Volcanism in the central Taupo Volcanic Zone, New Zealand: tempo, styles and controls
Published:January 01, 2009
C. J. N. Wilson, D. M. Gravley, G. S. Leonard, J. V. Rowland, 2009. "Volcanism in the central Taupo Volcanic Zone, New Zealand: tempo, styles and controls", Studies in Volcanology: The Legacy of George Walker, T. Thordarson, S. Self, G. Larsen, S. K. Rowland, Á. Höskuldsson
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The central Taupo Volcanic Zone (TVZ) in New Zealand currently is the most frequently active and productive area of silicic (overwhelmingly rhyolitic) volcanism on Earth. From 1.6 Ma to present, 25 caldera-forming eruptions have occurred, largely represented by ignim-brites, of which 23 are of dacitic to rhyolitic composition (c. 65-77% SiO2). These eruptions together represent c. 6000 km3 of magma, but this record is known to be incomplete. Other large (but as yet unquantified) eruptions are recorded in deep-sea cores and now-uplifted Pleistocene marine sediments, but correlations to mapped ignimbrite sheets are incomplete and volumes unknown. From 61 ka to present, a mostly complete sequence is known from exposed deposits and 68 eruptions, totalling 782 km3 of magma, are catalogued here. In this time period, three eruptions (1.8 ka, 35 km3; 26.5 ka, 530 km3; 61 ka, 80 km3) were rhyolitic caldera-forming events that represent 82% of the volume erupted. The remaining 65 eruptions (137 km3, magma) consist of three basaltic, eight dacitic to rhyodacitic and 54 rhyolitic (≥72% SiO2) events ranging in volume from <0.01 to 17.5 km3. Average central TVZ eruption rates from large caldera-forming events alone are 3.8km3kyr−1, while since 61 ka the rate is 12.8 km3 kyr−1. The former value is similar to those for intracontinental silicic volcanic provinces like Yellowstone (2.1 Ma to present, 3.0 km3 kyr−1) and the Southern Rocky Mountain volcanic field (29.4-26.9 Ma, 5km3kyr−1), where there is no clear record of smaller events. Magnitude-frequency relationships for large caldera-forming events in the central TVZ are broadly similar to those in the Southern Rocky Mountain volcanic field. However, the TVZ record since 61 ka shows magnitude-frequency relationships that imply an order-of-magnitude greater frequency in this latest period of activity for events of a given size up to >100 km3. TVZ eruptions are not evenly distributed in time, and clustering of events caused by interactions with tectonic processes are common.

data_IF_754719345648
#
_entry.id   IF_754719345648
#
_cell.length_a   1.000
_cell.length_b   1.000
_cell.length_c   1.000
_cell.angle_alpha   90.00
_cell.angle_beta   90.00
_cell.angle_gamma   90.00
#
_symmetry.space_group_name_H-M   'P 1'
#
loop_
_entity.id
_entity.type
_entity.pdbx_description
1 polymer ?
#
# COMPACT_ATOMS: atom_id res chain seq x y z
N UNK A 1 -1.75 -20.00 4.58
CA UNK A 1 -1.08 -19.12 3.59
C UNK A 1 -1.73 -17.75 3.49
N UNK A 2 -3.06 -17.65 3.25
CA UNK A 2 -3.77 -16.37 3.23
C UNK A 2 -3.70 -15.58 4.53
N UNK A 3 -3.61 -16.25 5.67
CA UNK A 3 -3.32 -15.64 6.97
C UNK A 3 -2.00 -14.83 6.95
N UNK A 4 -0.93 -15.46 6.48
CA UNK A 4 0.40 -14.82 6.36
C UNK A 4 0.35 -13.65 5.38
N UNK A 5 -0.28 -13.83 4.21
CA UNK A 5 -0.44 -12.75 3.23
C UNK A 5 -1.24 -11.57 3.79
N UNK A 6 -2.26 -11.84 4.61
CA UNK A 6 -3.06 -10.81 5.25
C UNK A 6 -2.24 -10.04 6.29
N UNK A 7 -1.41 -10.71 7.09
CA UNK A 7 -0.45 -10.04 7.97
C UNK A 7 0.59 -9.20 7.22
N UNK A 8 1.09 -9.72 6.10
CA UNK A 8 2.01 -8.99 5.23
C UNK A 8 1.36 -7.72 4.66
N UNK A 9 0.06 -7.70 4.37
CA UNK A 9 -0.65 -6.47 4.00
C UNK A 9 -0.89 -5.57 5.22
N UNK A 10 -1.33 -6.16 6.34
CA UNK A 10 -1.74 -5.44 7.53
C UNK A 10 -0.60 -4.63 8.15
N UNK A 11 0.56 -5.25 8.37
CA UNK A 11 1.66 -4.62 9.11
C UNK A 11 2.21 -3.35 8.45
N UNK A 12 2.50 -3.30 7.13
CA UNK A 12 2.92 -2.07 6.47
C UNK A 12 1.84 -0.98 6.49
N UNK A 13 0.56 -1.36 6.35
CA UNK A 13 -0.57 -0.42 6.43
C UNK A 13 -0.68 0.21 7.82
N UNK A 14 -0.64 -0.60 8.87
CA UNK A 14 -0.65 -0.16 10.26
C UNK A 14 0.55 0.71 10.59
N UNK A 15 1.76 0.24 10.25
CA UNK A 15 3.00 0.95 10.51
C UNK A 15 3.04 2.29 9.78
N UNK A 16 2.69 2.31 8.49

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Studies in Volcanology: The Legacy of George Walker
Professor George Patrick Leonard Walker was one of the fathers of modern quantitative volcanology and arguably the foremost volcanologist of the twentieth century. In his long career, George studied a wide spectrum of volcanological problems and in doing so influenced almost every branch of the field. This volume, which honours his memory and his contributions to the field of volcanology, contains a collection of papers inspired by, and building upon, many of the ideas previously developed by George. Many of the contributors either directly studied under and worked with George, or were profoundly influenced by his ideas. The topics broadly fall under the three themes of lava flows and effusion, explosive volcanism, and volcanoes and their infrastructure.